27 Mar 2017

Families not turning up to dispute resolution

7:19 am on 27 March 2017

Radical changes to the Family Court to get warring couples into mediation appear to be faltering, with large numbers granted exemptions simply because they don't want to go.

Wellington Family Court and mediation room.

80 percent of cases deemed unsuitable for the family dispute resolution service were because one party did not want to participate. Photo: RNZ / Alexander Robertson

The Family Dispute Resolution Service (FDR) was supposed to help estranged parents avoid the courtroom and reach agreement, with the help of a mediator, on things like custody arrangements and extra curricula activities.

But the Ministry of Justice has conceded fewer people than it expected are turning up, and lawyers, mediators and law lecturers agree large numbers are avoiding the service.

Launched in 2014, the changes to the family court put the onus on parents, rather than the state, to resolve disputes over their children.

But some parents complained of feeling pressured to reach agreements and said there was not enough time to resolve disputes.

In December, the number of mediation hours was extended from eight to 12 over a year.

The head of the Arbitrators' and Mediators' Institute, Deborah Hart, said the changes did help, but problems remained.

The extra hours were also supposed to include the child's views - something required under the United Nations Convention on the Rights of the Child.

Article 12 of the Convention, which New Zealand ratified in 1993, said the point of view of a child who was capable of forming his or her own views must be given due weight, and the child should be given the opportunity to be heard in any judicial and administrative proceedings that affect them.

Ms Hart said many mediators were grappling to do this in the 12 hours.

"Sometimes in these cases, mediators are using the funding and they're able to do it within the pot of money that's there. But sometimes it's very, very difficult and we're getting a lot of feedback from mediators that they find it very difficult."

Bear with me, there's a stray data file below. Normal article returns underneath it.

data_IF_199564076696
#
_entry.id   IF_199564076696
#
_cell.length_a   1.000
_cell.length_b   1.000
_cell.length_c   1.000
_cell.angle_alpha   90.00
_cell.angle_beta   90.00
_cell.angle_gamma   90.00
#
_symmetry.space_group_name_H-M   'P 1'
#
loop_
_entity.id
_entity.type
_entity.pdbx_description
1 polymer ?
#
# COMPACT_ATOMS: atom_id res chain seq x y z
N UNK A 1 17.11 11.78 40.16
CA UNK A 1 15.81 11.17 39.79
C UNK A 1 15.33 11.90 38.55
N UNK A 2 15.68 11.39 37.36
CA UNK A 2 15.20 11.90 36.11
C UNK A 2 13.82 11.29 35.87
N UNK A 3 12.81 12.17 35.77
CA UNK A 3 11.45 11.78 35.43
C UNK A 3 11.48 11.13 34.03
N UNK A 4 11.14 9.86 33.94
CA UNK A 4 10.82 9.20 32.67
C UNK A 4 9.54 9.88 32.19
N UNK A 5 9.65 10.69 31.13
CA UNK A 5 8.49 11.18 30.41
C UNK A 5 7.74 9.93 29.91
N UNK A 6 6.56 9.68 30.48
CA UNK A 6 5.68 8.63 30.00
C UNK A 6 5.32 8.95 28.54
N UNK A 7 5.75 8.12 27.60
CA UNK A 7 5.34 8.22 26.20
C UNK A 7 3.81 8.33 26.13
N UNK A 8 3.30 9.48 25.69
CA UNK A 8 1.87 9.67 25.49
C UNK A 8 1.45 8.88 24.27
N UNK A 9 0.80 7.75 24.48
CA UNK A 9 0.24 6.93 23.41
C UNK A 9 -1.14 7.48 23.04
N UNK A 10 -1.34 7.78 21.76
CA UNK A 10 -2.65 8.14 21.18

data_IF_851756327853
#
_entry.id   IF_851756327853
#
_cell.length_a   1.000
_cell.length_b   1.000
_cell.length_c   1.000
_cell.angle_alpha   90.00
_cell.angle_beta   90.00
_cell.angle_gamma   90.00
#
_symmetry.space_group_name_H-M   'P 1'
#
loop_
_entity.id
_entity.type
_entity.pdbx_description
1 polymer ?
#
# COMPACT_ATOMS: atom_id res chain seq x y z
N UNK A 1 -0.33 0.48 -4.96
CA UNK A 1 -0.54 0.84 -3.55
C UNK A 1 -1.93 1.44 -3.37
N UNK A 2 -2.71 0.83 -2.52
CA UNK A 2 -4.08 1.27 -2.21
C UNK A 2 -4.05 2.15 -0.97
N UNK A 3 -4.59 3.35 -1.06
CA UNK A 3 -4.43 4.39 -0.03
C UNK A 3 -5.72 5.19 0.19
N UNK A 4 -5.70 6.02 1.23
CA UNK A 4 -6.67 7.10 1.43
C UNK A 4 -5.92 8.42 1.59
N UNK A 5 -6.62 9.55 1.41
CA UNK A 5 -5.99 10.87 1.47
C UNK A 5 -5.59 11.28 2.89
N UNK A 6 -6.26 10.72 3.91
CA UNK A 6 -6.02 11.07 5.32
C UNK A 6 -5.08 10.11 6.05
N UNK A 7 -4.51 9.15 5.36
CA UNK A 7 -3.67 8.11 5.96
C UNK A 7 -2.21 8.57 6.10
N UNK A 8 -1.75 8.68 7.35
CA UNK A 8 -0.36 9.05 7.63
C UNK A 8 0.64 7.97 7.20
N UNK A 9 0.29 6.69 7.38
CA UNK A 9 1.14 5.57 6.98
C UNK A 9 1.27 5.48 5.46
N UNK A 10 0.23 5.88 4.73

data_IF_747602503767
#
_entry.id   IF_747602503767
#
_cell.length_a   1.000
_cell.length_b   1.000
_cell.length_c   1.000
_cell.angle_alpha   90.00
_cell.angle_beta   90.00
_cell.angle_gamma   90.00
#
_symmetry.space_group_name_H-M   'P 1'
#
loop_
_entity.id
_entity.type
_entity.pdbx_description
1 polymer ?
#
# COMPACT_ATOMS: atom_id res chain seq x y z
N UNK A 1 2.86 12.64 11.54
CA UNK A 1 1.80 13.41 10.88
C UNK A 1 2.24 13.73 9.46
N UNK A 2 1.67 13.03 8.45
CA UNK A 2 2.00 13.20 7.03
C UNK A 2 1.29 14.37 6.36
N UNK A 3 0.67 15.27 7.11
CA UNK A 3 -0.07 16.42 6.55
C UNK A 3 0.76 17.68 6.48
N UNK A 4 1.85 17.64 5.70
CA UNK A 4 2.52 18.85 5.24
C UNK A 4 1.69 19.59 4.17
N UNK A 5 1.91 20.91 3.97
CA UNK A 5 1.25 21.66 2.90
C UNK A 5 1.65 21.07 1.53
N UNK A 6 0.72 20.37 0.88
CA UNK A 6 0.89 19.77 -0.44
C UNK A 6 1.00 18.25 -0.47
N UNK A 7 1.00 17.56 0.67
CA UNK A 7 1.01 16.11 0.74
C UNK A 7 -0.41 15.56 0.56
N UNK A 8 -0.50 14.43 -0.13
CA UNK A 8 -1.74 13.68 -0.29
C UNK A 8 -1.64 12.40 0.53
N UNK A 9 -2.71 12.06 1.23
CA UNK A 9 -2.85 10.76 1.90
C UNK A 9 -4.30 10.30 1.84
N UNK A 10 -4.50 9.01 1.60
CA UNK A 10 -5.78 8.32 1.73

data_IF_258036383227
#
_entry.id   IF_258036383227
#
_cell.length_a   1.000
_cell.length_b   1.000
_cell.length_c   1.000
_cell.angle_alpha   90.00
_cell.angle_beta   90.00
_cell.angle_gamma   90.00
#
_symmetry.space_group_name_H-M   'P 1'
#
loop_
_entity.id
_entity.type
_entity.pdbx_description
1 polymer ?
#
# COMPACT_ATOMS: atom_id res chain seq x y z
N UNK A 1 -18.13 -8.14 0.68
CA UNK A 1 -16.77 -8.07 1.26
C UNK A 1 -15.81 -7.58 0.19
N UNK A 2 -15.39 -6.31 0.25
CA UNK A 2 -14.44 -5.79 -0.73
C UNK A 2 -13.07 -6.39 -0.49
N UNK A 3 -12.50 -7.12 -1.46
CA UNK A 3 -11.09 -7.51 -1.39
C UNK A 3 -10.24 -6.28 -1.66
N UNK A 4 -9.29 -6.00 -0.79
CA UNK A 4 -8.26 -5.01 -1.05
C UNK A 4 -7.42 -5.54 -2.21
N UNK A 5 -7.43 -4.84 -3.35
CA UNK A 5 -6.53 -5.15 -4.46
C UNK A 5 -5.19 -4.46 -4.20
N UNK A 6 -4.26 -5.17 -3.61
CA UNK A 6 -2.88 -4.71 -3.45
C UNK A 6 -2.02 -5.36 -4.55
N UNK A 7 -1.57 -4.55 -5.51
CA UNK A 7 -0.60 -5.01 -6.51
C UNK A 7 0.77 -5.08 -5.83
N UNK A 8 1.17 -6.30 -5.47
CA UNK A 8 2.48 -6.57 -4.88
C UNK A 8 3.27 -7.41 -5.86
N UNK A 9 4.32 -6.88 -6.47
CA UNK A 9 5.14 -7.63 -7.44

The chair of the Law Society's family law section, Michelle Duggan, said the number of hours was never the main issue.

"More hours is great and it means that parents can have, say, two meetings with the mediator - great. But, it doesn't address the fundamental with FDR that lots of people can't go or don't want to go, or can't afford to go," she said.

Couples were expected to complete mediation before they could file papers with the Family Court, except in cases involving violence.

Figures released by the Ministry showed in the two years since the reforms were introduced, 5200 cases were assessed for mediation, almost 3000 were assessed as suitable and of those 2560 proceeded to the resolution service.

But 2238 cases - 48 percent of the total - were exempted as unsuitable for the resolution service. For 80 percent of those the reason was because one party didn't want to participate.

Cost a barrier

For families on low incomes the service is free, but otherwise parents have to pay about $450 each. The Ministry of Justice planned to pilot a scheme in which it paid for for the unfunded party, but has put that on hold because it needed to do more work on why people were not attending.

University of Otago Dean of Law Professor Mark Henaghan said cost was obviously a barrier.

"When relationships break the cost, not only emotionally, but financially, is massive.

"You've suddenly got two households to look after, you've got kids travelling back and forwards between households. It's a massive cost. Any added costs can be the last straw."

Last financial year the ministry it budgeted $5.8 million on the service but spent $4.7 million - an underspend of 20 percent.

Ms Hart said the ministry should be trying to work out why people were not engaging with the system.

"Everyone knows, the ministry included, that there's a lot of cases which have literally disappeared. They're not in the court system, they're not in FDR. Unless there's been an outbreak of world peace, you'd have to wonder what's happened to all of those cases," she said.

The ministry is reviewing the impact of the reforms and is scheduled to complete this work by the end of the year.

In the meantime, mediators have been asked to record why people are refusing to participate and report their findings to the ministry by the end of May.